Covid-19 cases surge in Lebanon, hospitals struggle to cope
Covid-19 cases surge in Lebanon as hospitals struggle to cope
Beirut is struggling under the weight of another coronavirus surge.
Lebanon's healthcare system is under strain as record numbers of coronavirus cases gives hospitals more patients than they can deal with.
On three of the last six days, Lebanon registered a record number of daily coronavirus- related deaths in Covid-19 units.
In Beirut's Geitawi Hospital, at least two patients die every day, internal medicine resident Georges Namnoum told L’Orient Today.
"We are trained to deal with patients objectively and avoid getting attached to our patients," he said.
"But we don’t succeed every day. It’s extremely tough."
Lebanon registered 2,496 new cases of coronavirus on Saturday, with 19.4 percent of local PCR tests coming back positive.
In addition, 67 more people died, bringing the total death toll to 3,562.
"Our wards are still crowded, we’re still at full capacity," Namnoum said of the 36-bed unit he works in.
"Residents [graduate doctors in the initial years of medical training] are doing more than we would ever have imagined and we’re completely overwhelmed."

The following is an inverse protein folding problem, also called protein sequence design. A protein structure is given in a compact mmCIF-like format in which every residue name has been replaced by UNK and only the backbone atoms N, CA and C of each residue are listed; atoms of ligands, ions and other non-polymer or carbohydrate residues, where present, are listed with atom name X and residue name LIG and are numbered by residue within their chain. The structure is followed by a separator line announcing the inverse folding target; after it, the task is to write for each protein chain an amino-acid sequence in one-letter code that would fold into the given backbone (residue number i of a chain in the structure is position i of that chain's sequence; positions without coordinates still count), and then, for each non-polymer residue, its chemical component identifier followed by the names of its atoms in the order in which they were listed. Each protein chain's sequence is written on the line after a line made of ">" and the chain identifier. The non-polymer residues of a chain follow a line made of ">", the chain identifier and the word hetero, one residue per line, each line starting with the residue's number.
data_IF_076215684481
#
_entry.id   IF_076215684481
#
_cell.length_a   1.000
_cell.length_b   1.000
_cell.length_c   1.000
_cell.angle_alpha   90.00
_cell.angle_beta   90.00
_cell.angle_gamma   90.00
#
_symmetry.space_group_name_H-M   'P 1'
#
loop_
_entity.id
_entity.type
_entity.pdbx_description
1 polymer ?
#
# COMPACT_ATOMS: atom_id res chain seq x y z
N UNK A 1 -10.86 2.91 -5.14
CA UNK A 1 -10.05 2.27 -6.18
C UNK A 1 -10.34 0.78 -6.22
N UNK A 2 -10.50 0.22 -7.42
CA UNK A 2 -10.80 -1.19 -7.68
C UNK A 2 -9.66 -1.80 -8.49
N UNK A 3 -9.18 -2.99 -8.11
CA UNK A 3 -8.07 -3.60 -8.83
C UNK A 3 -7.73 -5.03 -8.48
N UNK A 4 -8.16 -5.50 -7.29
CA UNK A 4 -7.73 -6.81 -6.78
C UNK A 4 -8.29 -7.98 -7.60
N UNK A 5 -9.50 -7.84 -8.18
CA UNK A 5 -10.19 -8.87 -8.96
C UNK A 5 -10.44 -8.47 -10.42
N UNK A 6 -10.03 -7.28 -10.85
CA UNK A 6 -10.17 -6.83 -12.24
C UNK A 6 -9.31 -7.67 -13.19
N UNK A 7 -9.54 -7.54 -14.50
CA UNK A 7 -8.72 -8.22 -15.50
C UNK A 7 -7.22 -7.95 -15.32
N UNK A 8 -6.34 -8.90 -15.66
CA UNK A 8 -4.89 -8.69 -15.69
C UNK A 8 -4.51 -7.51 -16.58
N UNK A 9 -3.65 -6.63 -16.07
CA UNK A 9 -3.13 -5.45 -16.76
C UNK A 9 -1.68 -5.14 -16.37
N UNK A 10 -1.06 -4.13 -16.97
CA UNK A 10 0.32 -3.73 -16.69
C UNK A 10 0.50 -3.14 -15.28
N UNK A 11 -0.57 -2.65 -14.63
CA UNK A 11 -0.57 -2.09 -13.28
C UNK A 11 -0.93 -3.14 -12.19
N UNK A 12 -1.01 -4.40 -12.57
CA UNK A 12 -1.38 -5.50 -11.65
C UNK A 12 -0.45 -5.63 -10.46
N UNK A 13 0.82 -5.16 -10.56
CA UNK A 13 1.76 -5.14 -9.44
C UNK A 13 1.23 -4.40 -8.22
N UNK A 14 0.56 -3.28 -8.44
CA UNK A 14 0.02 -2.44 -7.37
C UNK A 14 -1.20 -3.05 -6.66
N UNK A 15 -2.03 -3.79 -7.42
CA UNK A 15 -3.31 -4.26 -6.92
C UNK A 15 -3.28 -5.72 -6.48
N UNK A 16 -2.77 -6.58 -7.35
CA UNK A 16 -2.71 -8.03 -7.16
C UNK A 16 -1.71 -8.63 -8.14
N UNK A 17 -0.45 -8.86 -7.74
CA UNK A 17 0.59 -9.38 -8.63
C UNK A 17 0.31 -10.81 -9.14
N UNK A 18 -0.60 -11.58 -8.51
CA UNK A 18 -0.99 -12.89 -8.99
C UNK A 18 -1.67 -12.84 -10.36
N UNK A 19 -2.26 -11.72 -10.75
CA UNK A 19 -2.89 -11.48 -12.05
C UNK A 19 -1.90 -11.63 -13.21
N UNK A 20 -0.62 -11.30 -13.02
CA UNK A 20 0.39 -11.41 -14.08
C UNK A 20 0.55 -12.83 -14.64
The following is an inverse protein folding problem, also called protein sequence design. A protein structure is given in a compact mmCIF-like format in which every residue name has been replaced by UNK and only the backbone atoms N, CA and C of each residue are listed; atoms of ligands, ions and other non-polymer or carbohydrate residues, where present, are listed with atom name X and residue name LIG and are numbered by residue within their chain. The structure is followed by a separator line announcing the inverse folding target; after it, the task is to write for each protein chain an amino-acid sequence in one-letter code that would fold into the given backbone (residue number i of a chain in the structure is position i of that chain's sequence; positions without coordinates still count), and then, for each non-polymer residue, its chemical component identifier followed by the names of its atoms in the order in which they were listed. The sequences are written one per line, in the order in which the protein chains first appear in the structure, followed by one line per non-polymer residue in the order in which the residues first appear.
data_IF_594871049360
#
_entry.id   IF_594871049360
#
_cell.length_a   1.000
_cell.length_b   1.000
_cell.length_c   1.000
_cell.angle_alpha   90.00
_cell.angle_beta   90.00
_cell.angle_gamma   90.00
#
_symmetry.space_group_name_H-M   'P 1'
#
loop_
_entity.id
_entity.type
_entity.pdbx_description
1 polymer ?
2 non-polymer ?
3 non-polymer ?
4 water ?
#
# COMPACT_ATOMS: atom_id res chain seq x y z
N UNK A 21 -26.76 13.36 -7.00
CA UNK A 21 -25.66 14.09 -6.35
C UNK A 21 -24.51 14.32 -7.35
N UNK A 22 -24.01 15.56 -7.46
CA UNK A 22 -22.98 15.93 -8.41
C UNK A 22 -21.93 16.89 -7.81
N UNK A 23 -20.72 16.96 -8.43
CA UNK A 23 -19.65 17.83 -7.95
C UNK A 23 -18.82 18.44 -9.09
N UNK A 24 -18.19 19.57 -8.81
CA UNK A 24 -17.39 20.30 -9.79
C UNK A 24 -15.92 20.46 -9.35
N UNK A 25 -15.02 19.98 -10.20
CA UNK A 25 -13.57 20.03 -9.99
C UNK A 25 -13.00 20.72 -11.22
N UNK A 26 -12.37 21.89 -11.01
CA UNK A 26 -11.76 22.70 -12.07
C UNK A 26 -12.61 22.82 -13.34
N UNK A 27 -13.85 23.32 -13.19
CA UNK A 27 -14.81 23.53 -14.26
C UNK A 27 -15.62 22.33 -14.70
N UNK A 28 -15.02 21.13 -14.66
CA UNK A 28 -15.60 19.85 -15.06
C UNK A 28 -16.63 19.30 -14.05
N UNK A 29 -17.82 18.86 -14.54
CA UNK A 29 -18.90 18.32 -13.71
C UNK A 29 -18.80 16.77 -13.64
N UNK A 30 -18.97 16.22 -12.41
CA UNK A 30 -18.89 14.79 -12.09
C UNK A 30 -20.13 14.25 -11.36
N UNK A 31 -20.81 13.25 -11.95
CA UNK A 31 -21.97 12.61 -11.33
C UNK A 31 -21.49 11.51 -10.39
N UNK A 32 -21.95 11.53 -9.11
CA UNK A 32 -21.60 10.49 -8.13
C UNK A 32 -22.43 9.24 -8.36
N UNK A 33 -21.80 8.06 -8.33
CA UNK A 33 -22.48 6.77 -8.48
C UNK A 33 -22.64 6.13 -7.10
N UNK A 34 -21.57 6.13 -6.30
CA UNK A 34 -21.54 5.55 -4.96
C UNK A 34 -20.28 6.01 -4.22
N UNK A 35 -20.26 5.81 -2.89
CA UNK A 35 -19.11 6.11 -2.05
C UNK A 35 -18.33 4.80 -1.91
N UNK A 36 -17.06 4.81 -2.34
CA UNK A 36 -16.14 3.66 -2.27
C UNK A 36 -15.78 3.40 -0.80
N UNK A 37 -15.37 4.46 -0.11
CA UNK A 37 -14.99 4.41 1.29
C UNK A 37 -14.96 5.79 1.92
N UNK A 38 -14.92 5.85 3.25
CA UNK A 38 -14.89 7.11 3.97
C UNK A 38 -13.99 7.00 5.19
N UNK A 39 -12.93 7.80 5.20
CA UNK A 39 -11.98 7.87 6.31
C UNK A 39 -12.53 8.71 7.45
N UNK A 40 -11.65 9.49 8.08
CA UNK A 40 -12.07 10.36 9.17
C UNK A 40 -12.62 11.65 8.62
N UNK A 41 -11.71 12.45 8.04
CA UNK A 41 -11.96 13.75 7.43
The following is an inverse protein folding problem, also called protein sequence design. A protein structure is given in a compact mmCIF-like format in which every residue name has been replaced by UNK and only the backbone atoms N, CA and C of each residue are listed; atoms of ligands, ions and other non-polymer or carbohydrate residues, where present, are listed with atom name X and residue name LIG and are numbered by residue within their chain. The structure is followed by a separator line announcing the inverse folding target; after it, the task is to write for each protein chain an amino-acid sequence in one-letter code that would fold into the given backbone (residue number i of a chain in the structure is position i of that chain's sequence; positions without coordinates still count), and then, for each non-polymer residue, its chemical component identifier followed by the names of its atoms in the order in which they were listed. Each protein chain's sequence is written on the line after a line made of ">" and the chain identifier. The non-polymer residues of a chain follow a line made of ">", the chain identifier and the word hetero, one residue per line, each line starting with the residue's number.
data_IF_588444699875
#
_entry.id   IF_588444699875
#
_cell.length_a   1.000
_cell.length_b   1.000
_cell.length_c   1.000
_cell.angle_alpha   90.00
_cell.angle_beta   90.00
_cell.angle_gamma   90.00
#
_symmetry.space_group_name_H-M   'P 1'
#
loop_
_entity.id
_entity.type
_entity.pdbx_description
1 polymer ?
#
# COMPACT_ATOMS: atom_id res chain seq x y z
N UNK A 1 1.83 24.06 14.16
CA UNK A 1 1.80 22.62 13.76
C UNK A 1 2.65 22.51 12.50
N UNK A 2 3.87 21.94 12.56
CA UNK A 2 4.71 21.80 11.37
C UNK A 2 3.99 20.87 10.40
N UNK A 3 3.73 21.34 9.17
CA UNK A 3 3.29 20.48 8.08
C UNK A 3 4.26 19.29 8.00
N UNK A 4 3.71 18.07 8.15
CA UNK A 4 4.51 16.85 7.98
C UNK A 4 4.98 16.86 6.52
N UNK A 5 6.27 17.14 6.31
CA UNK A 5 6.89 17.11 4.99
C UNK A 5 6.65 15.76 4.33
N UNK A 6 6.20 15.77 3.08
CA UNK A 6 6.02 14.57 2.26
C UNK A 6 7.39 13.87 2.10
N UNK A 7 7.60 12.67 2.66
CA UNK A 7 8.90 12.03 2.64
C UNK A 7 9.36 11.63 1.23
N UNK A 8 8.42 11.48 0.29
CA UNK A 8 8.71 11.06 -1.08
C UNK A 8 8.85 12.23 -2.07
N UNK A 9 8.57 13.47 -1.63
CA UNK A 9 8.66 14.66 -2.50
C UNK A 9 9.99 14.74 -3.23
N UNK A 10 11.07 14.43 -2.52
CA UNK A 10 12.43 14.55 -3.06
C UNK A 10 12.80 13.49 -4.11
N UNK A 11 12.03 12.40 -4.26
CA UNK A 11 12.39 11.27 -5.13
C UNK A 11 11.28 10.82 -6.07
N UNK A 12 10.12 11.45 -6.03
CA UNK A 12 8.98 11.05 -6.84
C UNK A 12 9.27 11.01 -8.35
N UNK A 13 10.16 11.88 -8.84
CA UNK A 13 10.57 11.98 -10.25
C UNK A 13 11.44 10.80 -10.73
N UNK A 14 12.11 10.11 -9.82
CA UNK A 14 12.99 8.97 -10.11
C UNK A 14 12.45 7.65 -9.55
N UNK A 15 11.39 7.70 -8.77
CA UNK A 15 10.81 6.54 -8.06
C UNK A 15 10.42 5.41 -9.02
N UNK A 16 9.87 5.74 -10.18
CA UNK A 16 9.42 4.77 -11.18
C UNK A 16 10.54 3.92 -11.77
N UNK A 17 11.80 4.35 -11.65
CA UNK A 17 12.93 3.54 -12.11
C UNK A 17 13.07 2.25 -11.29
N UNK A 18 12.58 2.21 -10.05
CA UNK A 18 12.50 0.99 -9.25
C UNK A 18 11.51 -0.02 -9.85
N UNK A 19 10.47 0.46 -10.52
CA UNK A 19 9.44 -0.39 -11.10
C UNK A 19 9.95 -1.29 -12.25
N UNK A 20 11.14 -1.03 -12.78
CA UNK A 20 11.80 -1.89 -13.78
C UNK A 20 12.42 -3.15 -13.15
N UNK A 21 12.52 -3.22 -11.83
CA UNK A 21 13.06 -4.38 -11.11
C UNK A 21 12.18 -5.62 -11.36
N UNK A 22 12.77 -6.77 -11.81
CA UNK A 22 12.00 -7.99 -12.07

With Lebanon's economy in a tailspin and the coronavirus pandemic wreaking chaos, panic-buying has gripped pharmacies, creating shortages and a flourishing black market.
All manner of pharmaceutical products have started disappearing from the shelves in recent weeks, including some of the most widely needed.
Mostly imported, they include any medicine thought to fight symptoms of Covid-19, pills for patients with chronic diseases, baby formula and even vitamin supplements.
Lebanon was already facing its worst economic crisis in decades and dollar shortages before the pandemic.
Now, with Covid-19 overwhelming hospitals and little public trust authorities can secure vaccines any time soon, people have been rushing to pharmacies to buy medicine.
But even drugs that are rumoured to help treat Covid-19 and oxygen tanks are becoming scarce, as people stock up, anticipating they may have no alternative but to sit out an infection at home.
As boxes disappear from shelves, a black market has emerged, offering medicine or medical equipment - sometimes counterfeits - at many times the normal price.
To slow the depletion, the health ministry has ordered pharmacists to sell some medication only on prescription, and suppliers to limit deliveries to pharmacies.